The Trudeau government’s broken electoral reform promise raises concerns about whether the government will undo the worst elements of the so-called “Fair” Elections Act, says the Council of Canadians.
“The Trudeau government abandonment of electoral reform is adding to the political cynicism of young people, which was already quite deep,” says Maude Barlow, National Chairperson of the Council of Canadians. “As bad as this broken promise is in its own right, it also raises another concern. Will the government also break its promise to repeal the undemocratic elements of the Fair Elections Act?”
The government introduced Bill C-33 in November 2016 to repeal the elements of the Fair Elections Act, which were already the subject of a legal challenge from the Council of Canadians, the Canadian Federation of Students and individual electors. But it remains to be seen whether the bill will be made a political priority or whether the legislation will be left to languish.
The Council of Canadians is calling on Prime Minister Trudeau to keep his promises by repealing the undemocratic elements of the Fair Elections Act and recommitting to electoral reform.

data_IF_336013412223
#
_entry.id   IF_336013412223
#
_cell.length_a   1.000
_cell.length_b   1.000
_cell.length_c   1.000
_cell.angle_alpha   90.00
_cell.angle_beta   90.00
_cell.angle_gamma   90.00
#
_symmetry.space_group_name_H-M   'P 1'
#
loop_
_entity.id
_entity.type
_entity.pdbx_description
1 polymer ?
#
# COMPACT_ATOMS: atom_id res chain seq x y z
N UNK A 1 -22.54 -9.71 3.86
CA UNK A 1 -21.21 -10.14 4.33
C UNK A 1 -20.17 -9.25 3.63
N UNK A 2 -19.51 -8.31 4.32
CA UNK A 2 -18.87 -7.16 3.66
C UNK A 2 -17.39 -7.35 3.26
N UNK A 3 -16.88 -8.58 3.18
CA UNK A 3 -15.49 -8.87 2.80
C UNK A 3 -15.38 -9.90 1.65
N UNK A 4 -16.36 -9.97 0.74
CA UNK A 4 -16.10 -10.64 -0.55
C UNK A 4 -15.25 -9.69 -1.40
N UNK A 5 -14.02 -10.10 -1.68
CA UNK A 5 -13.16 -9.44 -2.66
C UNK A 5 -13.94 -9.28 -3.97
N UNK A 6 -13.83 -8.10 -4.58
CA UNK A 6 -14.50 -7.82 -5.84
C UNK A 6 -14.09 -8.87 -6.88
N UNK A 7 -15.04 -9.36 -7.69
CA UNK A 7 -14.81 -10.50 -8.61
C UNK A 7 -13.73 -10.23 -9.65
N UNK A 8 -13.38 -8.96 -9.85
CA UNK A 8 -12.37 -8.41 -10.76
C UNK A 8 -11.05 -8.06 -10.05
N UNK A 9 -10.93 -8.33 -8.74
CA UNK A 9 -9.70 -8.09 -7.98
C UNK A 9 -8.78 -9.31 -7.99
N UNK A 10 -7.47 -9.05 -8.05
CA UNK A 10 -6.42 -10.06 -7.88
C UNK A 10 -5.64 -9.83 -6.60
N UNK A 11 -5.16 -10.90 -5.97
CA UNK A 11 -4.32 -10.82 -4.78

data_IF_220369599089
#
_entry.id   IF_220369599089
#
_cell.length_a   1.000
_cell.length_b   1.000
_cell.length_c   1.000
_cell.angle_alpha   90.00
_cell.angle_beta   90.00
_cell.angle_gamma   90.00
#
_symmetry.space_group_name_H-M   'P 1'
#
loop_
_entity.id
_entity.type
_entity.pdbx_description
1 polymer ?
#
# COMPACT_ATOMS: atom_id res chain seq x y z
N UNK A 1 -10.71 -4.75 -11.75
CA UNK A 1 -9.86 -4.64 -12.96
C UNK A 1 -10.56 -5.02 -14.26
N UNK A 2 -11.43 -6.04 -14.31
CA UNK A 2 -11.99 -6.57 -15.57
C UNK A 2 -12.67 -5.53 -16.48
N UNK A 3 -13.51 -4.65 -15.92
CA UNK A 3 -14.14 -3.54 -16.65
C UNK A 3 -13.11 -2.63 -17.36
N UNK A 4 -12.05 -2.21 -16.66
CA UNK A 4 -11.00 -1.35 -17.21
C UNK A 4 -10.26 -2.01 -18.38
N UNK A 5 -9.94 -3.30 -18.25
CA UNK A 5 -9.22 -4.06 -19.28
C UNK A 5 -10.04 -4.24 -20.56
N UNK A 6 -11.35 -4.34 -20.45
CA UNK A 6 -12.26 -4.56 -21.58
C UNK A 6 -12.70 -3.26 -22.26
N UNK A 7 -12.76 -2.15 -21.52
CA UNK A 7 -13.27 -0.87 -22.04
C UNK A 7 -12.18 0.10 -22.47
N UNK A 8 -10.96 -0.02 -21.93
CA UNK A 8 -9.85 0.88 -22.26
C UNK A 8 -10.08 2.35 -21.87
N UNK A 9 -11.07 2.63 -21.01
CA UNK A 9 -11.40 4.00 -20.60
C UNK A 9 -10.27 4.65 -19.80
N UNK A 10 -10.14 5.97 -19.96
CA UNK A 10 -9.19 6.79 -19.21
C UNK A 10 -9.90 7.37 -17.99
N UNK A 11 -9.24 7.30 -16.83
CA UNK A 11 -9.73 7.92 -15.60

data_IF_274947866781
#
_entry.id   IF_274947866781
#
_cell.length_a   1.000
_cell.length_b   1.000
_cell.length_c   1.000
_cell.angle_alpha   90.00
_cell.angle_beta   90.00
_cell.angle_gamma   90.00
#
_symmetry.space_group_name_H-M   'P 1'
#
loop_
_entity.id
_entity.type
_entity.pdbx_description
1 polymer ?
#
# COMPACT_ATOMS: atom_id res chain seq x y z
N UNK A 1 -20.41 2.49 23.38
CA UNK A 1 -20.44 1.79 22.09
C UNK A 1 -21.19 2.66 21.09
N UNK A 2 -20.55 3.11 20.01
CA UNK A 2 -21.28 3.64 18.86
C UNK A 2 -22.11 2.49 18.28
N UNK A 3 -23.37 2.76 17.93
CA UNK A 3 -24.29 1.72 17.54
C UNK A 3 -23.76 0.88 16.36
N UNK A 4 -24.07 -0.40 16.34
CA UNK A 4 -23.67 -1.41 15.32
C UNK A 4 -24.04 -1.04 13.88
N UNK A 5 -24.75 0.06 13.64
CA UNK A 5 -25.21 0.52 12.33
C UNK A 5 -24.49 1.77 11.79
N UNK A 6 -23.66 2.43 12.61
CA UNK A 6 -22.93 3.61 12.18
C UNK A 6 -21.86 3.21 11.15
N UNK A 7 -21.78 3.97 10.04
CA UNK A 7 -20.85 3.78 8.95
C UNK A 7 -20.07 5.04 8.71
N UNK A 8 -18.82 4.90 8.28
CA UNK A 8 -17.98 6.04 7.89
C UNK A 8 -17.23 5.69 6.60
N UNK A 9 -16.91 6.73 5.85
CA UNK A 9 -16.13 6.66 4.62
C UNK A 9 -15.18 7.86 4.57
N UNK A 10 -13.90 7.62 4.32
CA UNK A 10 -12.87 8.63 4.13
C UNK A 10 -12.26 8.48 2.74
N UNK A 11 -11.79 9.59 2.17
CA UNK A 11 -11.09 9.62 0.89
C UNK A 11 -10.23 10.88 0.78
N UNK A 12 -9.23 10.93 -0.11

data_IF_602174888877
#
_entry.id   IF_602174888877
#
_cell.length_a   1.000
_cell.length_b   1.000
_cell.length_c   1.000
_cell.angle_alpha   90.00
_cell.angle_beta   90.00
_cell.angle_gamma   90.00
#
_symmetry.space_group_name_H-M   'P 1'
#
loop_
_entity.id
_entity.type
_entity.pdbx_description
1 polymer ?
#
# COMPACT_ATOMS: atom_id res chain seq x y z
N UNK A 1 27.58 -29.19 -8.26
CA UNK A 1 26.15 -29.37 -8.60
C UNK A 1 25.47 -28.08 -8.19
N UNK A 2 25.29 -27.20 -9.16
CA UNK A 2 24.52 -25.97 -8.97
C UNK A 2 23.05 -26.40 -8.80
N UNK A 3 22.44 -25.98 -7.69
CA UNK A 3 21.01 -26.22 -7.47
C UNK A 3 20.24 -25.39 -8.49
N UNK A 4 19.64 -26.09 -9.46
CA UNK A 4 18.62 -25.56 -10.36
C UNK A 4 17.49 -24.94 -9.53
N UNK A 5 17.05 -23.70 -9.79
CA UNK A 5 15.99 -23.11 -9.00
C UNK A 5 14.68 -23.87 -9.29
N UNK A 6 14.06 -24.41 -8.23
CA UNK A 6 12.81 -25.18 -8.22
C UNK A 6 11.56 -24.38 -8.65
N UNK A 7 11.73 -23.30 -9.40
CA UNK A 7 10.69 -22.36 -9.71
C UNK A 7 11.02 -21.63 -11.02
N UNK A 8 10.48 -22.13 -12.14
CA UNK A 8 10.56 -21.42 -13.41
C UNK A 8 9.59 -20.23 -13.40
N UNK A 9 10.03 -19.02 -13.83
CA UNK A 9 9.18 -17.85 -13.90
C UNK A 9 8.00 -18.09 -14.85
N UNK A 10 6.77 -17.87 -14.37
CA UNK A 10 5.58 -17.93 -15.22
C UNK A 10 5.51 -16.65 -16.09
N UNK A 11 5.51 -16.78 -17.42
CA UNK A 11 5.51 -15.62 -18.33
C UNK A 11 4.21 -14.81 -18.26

“It’s not too late for this government to keep its electoral reform promises, and it’s not too late for all of us to speak up loudly to make sure it does,” says Barlow.
If proportional representation had been in place for the October 2015 federal election, the Liberals would have won a minority government with 134 seats, the Conservatives 109 seats (rather than 99), the NDP 67 seats (rather than 44), the Green Party 12 seats (rather than 1), and the Bloc Québécois 16 seats (rather than 10). Under the current first-past-the-post system, Canadians’ voting preferences were distorted, resulting in the Liberals winning 54.48 per cent of the seats in the House of Commons with only 39.47 per cent of the popular vote.